Texas Architect Sept/Oct 2006: Design Awards
Texas Architect is the official publication of the Texas Society of Architects, each edition features recently completed projects and other editorial content largely written by AIA members in Texas. That collective participation was the basis of Texas Architect’s recognition by the national AIA with a 2010 Institute Honor for Collaborative Achievement.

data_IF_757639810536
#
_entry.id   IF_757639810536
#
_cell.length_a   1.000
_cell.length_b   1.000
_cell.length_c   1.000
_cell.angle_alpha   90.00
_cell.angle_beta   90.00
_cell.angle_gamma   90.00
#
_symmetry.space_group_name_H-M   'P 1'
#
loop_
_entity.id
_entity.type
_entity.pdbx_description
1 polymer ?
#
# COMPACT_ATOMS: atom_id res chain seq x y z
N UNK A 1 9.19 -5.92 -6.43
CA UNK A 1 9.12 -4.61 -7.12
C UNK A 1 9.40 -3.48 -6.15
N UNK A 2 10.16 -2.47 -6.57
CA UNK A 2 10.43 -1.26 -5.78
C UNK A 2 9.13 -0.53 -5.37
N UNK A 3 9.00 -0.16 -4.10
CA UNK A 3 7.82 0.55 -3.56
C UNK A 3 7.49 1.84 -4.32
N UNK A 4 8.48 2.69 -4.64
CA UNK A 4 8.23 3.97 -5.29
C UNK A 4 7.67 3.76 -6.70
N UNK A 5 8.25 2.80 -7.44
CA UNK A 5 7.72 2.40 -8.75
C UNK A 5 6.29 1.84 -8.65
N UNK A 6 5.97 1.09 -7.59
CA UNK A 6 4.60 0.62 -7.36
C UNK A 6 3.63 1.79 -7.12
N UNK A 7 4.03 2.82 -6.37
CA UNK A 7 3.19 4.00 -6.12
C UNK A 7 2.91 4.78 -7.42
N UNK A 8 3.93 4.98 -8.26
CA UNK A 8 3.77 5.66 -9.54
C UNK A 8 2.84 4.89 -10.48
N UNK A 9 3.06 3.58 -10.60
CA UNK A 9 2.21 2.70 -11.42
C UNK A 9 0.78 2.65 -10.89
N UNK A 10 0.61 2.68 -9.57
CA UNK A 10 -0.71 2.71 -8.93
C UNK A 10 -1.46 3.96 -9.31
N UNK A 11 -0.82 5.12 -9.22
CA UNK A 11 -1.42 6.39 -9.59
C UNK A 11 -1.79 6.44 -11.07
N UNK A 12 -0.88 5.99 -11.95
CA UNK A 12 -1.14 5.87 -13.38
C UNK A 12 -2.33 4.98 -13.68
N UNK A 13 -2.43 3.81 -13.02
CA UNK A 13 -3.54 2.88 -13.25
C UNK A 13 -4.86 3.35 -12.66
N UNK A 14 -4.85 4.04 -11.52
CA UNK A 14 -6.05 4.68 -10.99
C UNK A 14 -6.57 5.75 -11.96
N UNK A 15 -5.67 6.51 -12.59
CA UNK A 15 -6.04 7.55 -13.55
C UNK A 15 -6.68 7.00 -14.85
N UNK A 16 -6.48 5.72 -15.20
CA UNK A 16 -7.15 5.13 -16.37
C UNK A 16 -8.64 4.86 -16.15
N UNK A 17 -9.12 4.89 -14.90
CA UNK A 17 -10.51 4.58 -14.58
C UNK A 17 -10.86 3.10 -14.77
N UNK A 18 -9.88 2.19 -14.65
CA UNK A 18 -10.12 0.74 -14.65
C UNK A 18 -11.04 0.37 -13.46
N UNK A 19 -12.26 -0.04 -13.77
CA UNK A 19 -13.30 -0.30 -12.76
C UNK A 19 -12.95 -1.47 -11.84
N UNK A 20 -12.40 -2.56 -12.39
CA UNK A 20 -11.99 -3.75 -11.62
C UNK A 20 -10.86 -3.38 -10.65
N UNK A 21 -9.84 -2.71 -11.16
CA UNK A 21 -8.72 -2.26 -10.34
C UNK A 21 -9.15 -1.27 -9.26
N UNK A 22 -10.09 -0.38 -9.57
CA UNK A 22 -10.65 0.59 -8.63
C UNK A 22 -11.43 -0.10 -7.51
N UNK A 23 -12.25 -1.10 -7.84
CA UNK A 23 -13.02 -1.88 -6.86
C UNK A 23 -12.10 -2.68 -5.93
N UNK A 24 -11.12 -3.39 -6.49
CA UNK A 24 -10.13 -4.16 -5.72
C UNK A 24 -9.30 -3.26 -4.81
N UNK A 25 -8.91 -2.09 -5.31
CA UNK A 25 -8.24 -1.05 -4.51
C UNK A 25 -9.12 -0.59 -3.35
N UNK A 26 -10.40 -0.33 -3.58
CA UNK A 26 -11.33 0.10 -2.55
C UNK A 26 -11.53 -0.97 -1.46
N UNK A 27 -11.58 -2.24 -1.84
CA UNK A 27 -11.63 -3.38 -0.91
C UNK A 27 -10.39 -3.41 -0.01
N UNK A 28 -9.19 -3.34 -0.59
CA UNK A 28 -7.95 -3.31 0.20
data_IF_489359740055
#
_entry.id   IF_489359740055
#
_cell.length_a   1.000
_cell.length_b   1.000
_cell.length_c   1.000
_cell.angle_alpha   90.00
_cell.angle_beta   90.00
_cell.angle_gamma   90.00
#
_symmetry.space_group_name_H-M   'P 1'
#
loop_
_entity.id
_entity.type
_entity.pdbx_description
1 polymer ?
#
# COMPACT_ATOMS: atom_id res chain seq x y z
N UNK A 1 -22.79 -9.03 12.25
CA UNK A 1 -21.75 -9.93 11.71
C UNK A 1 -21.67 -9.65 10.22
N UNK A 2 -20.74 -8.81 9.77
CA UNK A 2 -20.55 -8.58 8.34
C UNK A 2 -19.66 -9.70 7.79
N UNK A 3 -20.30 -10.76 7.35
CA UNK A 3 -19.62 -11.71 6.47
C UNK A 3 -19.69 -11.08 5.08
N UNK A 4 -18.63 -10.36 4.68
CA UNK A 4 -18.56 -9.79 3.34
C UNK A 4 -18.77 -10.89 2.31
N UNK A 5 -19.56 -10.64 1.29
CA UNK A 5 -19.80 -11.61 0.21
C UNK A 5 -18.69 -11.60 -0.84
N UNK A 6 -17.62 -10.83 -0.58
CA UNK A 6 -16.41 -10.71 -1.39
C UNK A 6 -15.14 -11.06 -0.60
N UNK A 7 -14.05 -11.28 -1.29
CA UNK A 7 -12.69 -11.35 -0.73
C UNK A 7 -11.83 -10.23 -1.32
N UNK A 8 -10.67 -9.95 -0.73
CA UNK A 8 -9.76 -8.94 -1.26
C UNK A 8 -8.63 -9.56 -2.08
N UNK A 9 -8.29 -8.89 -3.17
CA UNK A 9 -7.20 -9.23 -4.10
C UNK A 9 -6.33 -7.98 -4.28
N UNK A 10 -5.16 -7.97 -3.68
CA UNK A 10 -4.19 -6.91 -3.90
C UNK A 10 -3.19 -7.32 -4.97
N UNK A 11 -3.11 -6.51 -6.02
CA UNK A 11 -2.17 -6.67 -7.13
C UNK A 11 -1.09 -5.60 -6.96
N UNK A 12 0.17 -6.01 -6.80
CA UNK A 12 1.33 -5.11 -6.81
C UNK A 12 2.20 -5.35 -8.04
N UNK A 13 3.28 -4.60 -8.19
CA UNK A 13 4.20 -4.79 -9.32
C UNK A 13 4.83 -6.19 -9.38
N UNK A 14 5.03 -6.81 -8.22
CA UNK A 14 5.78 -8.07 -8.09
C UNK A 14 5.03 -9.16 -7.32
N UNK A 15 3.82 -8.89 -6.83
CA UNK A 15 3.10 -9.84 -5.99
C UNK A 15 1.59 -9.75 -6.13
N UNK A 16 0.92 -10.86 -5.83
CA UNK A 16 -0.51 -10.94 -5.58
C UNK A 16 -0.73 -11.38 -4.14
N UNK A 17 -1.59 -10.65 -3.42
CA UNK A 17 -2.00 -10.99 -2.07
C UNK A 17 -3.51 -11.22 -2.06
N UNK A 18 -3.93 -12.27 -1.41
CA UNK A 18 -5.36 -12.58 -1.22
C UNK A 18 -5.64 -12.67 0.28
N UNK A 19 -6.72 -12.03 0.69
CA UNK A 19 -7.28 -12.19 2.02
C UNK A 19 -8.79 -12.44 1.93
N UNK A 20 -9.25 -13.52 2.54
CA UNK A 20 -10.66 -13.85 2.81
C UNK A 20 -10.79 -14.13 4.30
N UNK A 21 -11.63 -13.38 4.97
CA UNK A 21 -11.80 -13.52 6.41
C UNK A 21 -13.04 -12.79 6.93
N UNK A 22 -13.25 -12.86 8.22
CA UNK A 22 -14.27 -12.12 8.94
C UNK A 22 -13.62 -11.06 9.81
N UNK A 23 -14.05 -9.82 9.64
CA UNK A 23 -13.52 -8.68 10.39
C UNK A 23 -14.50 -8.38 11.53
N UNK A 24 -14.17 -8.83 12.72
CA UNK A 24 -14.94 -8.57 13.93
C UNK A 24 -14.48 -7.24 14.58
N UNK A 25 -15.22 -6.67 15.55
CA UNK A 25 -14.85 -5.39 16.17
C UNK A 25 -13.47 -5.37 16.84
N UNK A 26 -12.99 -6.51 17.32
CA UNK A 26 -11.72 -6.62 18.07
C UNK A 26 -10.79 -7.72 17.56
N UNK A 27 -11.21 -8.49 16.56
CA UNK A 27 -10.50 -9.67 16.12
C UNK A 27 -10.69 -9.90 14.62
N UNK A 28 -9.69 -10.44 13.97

texas architect 26 9 / 10 2 0 0 6 With a tradition of brick manufacture and brick construction dating back to pre-statehood days of the early nineteenth century, texas provides a unique laboratory for examining persistence and change in the clay brick industry. two reasons for this are the state’s sheer physical breadth and its enormous demographic growth from 1900 to the present. As in other regions of the U.S. and in Europe, the flourishing mass markets in texas during the twentieth century necessarily transformed brick manufacture from an industry composed of many small- scale, labor-intensive, family-owned busi- nesses employing manual production to one dominated by a few large-scale, capital-inten- sive, corporate-run organizations operating mechanized technology. the increased demand for bricks to supply the state’s expanding construction market could only be met by opening more plants, and by building larger operations equipped with more and more efficient machinery. inevitably, the emerging mass market led to the marginaliza- tion of handmade brick production. Paradoxically, a persisting demand for the aesthetic quality of handmade bricks collided the process results in a controlled mix of dry and wet sand that imparts to each mechanically molded brick the rough texture, markings, and irregularities of shape and texture associ- ated with hand-molded brick. Bricks made in this fashion are marketed as “machine-made, sand-molded,” “wood-mold look-alike,” “soft mud-molded,” “Old Colonial-face bricks,” and so on. Another reason why texas is a unique laboratory for examining changes in brick manufacturing, marketing, and use is the state’s historical relationship with and proximity to Mexico. in the lower border region, urbaniza- tion on both sides of the Rio Grande during the nineteenth century stimulated brick manu- facturing and construction. After 1900, with the industrial development and urbanization of the Rio Grande Valley, regional brickmaking flourished. Although some bricks were exported from Mexico during the early decades of the twentieth century, much of the texas market was supplied by plants operating at many sites in three counties (Cameron, hidalgo, and Starr) of the Rio Grande Valley. Especially noteworthy is the case of Guenther Weiske’s Valley Brick & tile Company that grew from a small artisanal brick plant he established in 1913 on a ranch named “El Gavilán” near the Rio Grande. Weiske, a German immigrant, sub- sequently relocated his plant to a 60-acre site in Madero close to Mission, and then acquired another plant on a 160-acre site in Rio Grande City. Weiske’s Valley Brick & tile Company (VBtC) produced tens of millions of hand- molded and extruded (soft and stiff mud) bricks under the banner of “What the Valley Makes, Makes the Valley.” Closed in 1972 and 1980 respectively, these abandoned plant sites today stand as vivid reminders of deindustrialization and for what was the principal non-agricultural industry in the Rio Grande Valley. there are complex reasons for the shutdown of the Madero and Rio Grande City plants, both owned and operated by Weiske from 1943 until 1965 when Rudy Nordmeyer assumed ownership of the Rio Grande City plant (Rio Clay Products). Both plants had extensive on-site clay deposits and a local supply of labor, as well as manage- ment committed to technological innovation. Bricks, Aesthetics, and the Market industry by scott cook a l l p h o t o s by s c o t t c o o k with and impacted the mass-market indus- trialization process, resulting in the parallel development of two mechanized brickmaking technologies identified as “soft mud” and “stiff mud” to differentiate between the higher clay and lower water composition of stiffer mate- rial compared to softer material. “Soft mud” processes are designed to simulate handmade bricks, whereas “stiff mud” processes are designed to mass produce bricks that are highly uniform in size, shape, and texture in the most technologically advanced, efficient, and least costly way possible. in short, bricks produced by these two processes are similar in quality but have different objectively expressable aesthetic attributes, and their use and appeal architectur- ally is largely subjective. innovative mechanized processes have facilitated producing bricks with many of the markings and linear irregularities of artisanal bricks at high levels of output. the key to this mechanized simulation process lies in the proper mix of clays with higher sand content and lower sand content. typically, empty molds are sanded before loaded with clay, then the exposed surfaces of the clay in the molds are sanded. a worker molds brick at Ladrillera reynosa in this photo taken in 1999. the same labor-intensive process contin- ues today at small, family-owned plants around reynosa.